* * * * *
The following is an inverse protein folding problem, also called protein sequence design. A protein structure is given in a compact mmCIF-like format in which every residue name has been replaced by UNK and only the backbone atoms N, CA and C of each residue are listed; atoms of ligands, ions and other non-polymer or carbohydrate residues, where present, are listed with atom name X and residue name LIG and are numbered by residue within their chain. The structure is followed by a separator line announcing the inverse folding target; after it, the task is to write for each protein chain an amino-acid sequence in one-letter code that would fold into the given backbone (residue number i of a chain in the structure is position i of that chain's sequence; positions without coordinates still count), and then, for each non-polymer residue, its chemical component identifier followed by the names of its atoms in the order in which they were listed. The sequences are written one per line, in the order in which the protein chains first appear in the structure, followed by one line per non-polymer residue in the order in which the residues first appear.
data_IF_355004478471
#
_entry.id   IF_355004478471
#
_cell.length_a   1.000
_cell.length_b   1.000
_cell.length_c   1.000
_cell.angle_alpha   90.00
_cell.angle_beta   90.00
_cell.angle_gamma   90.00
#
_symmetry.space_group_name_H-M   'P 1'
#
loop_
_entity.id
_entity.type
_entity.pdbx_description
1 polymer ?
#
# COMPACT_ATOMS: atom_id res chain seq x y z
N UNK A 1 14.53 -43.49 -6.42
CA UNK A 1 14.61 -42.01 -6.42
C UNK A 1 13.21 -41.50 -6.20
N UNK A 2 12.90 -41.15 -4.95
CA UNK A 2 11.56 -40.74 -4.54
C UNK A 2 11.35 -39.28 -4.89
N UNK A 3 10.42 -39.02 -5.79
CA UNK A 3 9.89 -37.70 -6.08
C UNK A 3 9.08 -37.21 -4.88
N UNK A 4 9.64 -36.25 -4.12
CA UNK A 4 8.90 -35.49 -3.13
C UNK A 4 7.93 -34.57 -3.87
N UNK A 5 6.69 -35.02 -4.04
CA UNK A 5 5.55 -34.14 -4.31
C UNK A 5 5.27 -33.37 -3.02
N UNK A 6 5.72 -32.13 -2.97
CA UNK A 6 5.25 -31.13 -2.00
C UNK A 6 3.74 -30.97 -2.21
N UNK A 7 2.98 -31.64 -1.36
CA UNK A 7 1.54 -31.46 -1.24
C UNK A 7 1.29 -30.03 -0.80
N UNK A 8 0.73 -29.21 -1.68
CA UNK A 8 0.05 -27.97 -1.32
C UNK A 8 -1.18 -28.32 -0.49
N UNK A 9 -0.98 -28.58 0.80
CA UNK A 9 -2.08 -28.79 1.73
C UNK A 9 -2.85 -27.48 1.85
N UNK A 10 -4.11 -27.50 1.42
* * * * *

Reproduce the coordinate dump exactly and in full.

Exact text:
The following is an inverse protein folding problem, also called protein sequence design. A protein structure is given in a compact mmCIF-like format in which every residue name has been replaced by UNK and only the backbone atoms N, CA and C of each residue are listed; atoms of ligands, ions and other non-polymer or carbohydrate residues, where present, are listed with atom name X and residue name LIG and are numbered by residue within their chain. The structure is followed by a separator line announcing the inverse folding target; after it, the task is to write for each protein chain an amino-acid sequence in one-letter code that would fold into the given backbone (residue number i of a chain in the structure is position i of that chain's sequence; positions without coordinates still count), and then, for each non-polymer residue, its chemical component identifier followed by the names of its atoms in the order in which they were listed. The sequences are written one per line, in the order in which the protein chains first appear in the structure, followed by one line per non-polymer residue in the order in which the residues first appear.
data_IF_355004478471
#
_entry.id   IF_355004478471
#
_cell.length_a   1.000
_cell.length_b   1.000
_cell.length_c   1.000
_cell.angle_alpha   90.00
_cell.angle_beta   90.00
_cell.angle_gamma   90.00
#
_symmetry.space_group_name_H-M   'P 1'
#
loop_
_entity.id
_entity.type
_entity.pdbx_description
1 polymer ?
#
# COMPACT_ATOMS: atom_id res chain seq x y z
N UNK A 1 14.53 -43.49 -6.42
CA UNK A 1 14.61 -42.01 -6.42
C UNK A 1 13.21 -41.50 -6.20
N UNK A 2 12.90 -41.15 -4.95
CA UNK A 2 11.56 -40.74 -4.54
C UNK A 2 11.35 -39.28 -4.89
N UNK A 3 10.42 -39.02 -5.79
CA UNK A 3 9.89 -37.70 -6.08
C UNK A 3 9.08 -37.21 -4.88
N UNK A 4 9.64 -36.25 -4.12
CA UNK A 4 8.90 -35.49 -3.13
C UNK A 4 7.93 -34.57 -3.87
N UNK A 5 6.69 -35.02 -4.04
CA UNK A 5 5.55 -34.14 -4.31
C UNK A 5 5.27 -33.37 -3.02
N UNK A 6 5.72 -32.13 -2.97
CA UNK A 6 5.25 -31.13 -2.00
C UNK A 6 3.74 -30.97 -2.21
N UNK A 7 2.98 -31.64 -1.36
CA UNK A 7 1.54 -31.46 -1.24
C UNK A 7 1.29 -30.03 -0.80
N UNK A 8 0.73 -29.21 -1.68
CA UNK A 8 0.05 -27.97 -1.32
C UNK A 8 -1.18 -28.32 -0.49
N UNK A 9 -0.98 -28.58 0.80
CA UNK A 9 -2.08 -28.79 1.73
C UNK A 9 -2.85 -27.48 1.85
N UNK A 10 -4.11 -27.50 1.42